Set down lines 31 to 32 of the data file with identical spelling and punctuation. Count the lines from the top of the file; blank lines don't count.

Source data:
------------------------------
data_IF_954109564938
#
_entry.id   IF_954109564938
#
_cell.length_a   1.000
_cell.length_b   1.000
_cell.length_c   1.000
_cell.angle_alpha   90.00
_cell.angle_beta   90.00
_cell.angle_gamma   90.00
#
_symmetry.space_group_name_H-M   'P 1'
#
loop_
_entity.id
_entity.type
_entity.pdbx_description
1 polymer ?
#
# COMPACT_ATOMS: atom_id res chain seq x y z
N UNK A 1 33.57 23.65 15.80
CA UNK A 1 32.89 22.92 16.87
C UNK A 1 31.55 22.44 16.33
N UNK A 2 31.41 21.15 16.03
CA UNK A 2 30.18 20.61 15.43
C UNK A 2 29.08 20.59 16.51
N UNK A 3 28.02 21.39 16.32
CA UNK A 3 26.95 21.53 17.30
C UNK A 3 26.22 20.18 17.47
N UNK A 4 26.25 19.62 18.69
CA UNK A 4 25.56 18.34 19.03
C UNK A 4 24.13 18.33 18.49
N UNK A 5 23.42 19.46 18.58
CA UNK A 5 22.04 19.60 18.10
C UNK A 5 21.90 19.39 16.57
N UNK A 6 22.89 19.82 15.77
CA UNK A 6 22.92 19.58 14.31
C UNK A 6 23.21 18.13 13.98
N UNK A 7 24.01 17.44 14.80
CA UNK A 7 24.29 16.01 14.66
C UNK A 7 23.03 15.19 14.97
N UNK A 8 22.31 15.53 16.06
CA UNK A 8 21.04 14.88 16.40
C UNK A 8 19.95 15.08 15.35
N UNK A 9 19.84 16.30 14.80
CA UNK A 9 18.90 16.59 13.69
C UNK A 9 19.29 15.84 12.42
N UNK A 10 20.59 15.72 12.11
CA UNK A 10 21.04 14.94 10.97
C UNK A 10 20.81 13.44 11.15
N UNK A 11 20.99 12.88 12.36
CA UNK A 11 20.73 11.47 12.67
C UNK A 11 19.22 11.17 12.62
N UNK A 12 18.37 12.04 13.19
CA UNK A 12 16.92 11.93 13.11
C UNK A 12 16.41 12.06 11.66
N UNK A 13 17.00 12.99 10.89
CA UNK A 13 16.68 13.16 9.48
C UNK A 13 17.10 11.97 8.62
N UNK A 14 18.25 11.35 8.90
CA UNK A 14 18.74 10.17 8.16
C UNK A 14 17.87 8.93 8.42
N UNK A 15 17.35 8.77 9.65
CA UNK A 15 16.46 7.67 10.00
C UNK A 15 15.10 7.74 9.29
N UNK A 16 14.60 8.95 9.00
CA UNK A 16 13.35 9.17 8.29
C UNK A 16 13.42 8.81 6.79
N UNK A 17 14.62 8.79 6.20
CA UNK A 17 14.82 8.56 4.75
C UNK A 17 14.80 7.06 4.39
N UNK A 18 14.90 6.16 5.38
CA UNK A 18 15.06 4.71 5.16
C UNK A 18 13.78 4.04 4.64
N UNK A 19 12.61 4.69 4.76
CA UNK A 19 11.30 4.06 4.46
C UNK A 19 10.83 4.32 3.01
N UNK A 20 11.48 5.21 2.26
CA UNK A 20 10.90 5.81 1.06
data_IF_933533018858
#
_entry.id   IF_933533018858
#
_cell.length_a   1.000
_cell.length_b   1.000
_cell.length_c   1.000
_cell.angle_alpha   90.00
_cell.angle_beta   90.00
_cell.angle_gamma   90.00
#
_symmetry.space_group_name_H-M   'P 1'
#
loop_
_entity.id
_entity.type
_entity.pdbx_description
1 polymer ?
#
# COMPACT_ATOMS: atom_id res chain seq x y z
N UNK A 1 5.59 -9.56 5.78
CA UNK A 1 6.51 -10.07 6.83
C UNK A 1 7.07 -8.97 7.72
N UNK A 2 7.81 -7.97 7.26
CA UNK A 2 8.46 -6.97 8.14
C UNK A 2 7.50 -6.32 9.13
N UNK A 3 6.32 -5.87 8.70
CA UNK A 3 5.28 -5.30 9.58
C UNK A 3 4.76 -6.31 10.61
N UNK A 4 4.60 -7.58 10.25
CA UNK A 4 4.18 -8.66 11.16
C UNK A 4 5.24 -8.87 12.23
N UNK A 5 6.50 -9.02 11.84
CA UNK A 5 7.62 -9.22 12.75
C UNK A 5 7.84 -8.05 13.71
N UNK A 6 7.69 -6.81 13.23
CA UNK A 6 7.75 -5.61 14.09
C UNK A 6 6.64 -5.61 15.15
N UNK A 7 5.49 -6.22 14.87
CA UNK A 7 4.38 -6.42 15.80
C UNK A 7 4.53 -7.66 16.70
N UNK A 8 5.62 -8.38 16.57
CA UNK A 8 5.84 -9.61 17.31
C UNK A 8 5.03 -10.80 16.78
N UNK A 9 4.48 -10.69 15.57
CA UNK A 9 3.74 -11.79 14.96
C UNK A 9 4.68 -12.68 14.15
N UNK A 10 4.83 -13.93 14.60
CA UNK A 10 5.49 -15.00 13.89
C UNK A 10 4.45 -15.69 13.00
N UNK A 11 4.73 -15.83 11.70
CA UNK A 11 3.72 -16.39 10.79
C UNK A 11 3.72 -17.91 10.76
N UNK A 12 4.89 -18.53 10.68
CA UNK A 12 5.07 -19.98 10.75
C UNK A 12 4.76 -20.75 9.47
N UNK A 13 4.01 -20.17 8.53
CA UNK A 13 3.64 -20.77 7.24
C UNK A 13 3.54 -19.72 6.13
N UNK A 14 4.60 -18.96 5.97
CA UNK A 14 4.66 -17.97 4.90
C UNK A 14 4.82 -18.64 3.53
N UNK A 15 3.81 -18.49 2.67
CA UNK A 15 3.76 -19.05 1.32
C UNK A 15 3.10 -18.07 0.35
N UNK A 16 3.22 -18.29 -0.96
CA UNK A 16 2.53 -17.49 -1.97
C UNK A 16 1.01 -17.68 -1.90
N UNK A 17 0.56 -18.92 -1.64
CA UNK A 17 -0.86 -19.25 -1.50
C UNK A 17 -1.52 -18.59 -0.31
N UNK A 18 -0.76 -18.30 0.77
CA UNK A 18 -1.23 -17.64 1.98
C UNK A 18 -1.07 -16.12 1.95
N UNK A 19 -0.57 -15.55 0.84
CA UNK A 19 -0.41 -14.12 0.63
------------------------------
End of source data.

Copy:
CA UNK A 4 25.56 18.34 19.03
C UNK A 4 24.13 18.33 18.49